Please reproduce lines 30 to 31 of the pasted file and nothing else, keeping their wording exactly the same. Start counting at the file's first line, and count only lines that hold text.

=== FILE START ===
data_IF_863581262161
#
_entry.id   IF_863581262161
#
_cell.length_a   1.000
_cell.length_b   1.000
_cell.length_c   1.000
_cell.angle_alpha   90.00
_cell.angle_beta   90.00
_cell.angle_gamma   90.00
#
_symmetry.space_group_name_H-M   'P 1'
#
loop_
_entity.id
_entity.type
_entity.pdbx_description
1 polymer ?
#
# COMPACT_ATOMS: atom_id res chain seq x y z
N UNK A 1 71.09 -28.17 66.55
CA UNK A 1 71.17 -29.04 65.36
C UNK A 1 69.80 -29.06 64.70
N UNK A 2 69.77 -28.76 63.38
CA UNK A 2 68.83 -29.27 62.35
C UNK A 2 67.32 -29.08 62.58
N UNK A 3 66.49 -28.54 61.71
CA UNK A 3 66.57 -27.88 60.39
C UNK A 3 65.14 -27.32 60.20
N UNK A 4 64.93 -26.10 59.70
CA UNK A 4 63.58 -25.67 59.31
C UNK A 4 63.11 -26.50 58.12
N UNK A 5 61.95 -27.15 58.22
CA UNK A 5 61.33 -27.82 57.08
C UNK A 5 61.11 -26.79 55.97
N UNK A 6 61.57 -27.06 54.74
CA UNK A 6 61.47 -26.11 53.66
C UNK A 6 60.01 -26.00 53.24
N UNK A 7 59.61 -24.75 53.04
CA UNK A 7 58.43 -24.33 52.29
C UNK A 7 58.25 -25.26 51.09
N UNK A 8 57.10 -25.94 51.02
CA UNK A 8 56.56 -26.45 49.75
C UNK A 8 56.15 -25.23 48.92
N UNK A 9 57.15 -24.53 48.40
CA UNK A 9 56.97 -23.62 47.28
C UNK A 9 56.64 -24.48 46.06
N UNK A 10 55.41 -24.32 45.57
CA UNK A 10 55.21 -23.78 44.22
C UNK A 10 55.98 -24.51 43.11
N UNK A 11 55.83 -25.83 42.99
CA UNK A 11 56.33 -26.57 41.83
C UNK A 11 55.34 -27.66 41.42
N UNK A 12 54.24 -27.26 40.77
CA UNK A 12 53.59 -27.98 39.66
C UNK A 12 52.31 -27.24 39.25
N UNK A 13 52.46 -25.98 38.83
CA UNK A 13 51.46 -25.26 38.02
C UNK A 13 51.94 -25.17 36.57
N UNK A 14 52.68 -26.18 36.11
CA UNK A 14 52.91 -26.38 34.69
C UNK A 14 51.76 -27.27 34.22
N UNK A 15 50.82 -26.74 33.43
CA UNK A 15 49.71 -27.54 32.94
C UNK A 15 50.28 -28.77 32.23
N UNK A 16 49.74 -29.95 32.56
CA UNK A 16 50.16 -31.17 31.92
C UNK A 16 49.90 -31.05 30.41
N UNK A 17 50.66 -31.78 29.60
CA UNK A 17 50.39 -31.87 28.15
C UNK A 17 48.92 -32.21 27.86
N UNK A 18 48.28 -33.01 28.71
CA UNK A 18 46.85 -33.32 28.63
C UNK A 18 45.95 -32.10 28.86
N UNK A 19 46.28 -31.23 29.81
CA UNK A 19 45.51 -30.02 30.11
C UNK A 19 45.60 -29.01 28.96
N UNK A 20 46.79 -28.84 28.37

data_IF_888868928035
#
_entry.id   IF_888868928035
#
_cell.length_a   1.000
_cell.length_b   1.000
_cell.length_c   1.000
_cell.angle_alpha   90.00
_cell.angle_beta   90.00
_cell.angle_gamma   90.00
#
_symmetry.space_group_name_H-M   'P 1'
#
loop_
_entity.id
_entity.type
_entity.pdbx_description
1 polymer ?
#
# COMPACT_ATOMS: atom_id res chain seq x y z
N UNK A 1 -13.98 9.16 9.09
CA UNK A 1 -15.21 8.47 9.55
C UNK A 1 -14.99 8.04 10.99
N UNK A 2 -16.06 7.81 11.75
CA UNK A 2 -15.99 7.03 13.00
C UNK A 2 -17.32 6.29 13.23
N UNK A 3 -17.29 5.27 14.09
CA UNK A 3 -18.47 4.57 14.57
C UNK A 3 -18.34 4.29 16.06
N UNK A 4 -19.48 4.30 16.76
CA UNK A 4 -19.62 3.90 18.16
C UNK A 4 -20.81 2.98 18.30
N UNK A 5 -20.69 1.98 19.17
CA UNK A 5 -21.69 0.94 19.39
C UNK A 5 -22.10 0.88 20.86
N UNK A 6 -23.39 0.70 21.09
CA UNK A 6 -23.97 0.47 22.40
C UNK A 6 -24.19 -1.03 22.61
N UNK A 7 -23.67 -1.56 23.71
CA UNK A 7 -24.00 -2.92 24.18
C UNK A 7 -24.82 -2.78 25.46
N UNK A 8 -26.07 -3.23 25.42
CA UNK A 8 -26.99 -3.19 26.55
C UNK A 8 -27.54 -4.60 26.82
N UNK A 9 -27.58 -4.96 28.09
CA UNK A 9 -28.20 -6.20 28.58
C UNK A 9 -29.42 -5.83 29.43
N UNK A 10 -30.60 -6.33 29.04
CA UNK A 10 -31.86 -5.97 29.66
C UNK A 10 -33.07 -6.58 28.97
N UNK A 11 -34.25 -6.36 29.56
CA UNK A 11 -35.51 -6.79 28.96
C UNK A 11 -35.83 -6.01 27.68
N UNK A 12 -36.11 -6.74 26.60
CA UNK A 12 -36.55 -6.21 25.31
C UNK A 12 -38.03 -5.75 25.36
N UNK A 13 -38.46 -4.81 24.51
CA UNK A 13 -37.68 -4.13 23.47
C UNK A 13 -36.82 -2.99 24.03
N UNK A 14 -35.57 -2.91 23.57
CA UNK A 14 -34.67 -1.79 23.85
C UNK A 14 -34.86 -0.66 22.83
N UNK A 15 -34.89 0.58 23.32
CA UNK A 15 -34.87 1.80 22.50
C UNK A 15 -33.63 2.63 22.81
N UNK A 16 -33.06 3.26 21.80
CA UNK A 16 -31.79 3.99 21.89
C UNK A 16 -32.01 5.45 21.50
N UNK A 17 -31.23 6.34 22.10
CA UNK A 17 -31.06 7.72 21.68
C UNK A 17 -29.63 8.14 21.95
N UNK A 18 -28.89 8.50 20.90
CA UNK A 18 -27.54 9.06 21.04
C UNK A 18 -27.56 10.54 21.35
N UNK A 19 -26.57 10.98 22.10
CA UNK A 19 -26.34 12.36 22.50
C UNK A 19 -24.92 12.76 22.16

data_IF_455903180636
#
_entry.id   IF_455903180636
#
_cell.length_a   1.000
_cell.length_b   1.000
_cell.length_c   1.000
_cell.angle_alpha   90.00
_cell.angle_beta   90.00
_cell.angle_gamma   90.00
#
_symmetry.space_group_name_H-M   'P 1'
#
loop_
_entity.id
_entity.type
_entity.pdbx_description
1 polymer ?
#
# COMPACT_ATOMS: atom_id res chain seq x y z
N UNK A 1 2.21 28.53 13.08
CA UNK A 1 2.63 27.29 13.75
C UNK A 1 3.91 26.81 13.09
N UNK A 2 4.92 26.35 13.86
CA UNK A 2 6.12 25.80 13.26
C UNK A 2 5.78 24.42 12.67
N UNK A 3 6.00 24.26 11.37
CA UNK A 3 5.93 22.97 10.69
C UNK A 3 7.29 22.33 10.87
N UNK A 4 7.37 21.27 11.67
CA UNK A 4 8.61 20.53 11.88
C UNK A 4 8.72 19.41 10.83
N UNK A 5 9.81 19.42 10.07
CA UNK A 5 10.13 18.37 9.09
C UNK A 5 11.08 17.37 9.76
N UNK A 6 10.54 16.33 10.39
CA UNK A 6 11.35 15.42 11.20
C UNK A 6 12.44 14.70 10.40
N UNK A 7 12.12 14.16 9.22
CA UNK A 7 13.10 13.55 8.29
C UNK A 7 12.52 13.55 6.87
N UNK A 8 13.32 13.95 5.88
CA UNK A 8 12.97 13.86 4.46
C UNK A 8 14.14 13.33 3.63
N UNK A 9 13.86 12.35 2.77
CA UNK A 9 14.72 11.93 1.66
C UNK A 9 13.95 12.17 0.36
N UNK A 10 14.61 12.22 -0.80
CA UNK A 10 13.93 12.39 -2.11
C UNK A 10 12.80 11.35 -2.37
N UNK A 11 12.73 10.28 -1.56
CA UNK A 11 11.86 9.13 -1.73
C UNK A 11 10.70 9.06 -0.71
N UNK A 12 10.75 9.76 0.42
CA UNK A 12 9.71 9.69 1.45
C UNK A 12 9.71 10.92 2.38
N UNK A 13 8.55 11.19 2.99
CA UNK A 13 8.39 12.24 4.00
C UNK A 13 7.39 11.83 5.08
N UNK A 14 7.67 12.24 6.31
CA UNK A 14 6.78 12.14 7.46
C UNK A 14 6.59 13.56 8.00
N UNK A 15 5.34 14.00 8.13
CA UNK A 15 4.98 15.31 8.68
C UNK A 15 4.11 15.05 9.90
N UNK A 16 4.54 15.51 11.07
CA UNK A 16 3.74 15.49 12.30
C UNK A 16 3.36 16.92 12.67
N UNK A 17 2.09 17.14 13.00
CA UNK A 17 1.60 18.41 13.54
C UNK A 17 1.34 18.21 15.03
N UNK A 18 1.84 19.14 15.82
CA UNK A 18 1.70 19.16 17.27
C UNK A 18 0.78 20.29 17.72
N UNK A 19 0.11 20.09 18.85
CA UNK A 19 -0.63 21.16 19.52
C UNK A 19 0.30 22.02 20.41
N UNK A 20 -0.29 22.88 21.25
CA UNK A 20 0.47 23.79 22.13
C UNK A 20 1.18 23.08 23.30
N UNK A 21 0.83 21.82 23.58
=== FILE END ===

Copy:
N UNK A 4 64.93 -26.10 59.70
CA UNK A 4 63.58 -25.67 59.31